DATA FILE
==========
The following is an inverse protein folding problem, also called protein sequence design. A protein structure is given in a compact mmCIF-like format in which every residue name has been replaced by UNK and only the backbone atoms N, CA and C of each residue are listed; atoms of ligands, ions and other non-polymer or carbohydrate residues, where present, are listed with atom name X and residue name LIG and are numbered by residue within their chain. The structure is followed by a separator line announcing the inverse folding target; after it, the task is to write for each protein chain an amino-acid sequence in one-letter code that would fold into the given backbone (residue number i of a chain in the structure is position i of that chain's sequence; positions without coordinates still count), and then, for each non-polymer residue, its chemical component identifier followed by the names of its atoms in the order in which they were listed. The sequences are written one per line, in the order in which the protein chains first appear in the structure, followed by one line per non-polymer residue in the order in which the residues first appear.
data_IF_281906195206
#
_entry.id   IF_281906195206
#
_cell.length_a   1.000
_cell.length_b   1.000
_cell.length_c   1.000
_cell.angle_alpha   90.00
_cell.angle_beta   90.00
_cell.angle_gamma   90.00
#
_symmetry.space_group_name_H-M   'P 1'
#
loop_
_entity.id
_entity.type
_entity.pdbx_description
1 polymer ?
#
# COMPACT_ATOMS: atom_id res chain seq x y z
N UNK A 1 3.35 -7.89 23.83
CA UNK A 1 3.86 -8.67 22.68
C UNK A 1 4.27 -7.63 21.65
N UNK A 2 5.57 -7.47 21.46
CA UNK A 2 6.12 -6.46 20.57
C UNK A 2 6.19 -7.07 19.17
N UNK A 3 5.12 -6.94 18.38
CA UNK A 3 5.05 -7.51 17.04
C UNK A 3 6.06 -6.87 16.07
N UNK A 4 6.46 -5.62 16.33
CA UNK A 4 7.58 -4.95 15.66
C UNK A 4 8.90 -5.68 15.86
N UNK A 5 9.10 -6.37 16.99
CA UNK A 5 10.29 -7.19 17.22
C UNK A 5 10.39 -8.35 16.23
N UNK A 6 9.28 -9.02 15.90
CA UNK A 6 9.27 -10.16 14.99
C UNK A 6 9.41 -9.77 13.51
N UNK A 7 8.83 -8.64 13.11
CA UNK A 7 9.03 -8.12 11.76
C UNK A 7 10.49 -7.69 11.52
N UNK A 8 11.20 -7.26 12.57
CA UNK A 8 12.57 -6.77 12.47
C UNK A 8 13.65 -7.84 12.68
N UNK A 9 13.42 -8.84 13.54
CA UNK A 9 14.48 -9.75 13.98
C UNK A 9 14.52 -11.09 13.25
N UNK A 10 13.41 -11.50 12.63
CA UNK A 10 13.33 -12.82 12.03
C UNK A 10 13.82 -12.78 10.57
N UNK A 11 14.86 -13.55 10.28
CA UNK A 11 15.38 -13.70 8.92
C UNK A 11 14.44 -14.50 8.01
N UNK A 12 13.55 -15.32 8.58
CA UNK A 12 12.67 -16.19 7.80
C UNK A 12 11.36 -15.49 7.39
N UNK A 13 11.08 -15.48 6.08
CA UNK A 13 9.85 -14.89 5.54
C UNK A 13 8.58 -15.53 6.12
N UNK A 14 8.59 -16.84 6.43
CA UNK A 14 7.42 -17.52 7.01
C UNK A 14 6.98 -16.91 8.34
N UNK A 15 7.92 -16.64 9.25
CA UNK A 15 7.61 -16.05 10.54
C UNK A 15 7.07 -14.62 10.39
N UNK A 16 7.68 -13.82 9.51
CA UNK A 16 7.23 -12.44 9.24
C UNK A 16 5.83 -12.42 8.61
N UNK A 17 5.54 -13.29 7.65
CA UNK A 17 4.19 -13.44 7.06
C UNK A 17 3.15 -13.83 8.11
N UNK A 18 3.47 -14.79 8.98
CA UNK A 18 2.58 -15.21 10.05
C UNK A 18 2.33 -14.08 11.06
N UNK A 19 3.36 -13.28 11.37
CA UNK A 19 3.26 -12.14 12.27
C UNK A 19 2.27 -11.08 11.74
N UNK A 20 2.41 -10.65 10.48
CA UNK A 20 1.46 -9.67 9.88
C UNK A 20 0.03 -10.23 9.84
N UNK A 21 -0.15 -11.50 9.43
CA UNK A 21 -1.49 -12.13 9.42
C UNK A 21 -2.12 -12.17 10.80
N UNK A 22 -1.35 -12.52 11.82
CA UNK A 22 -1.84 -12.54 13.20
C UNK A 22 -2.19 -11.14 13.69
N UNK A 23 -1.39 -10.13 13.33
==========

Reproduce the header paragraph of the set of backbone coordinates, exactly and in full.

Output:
The following is an inverse protein folding problem, also called protein sequence design. A protein structure is given in a compact mmCIF-like format in which every residue name has been replaced by UNK and only the backbone atoms N, CA and C of each residue are listed; atoms of ligands, ions and other non-polymer or carbohydrate residues, where present, are listed with atom name X and residue name LIG and are numbered by residue within their chain. The structure is followed by a separator line announcing the inverse folding target; after it, the task is to write for each protein chain an amino-acid sequence in one-letter code that would fold into the given backbone (residue number i of a chain in the structure is position i of that chain's sequence; positions without coordinates still count), and then, for each non-polymer residue, its chemical component identifier followed by the names of its atoms in the order in which they were listed. The sequences are written one per line, in the order in which the protein chains first appear in the structure, followed by one line per non-polymer residue in the order in which the residues first appear.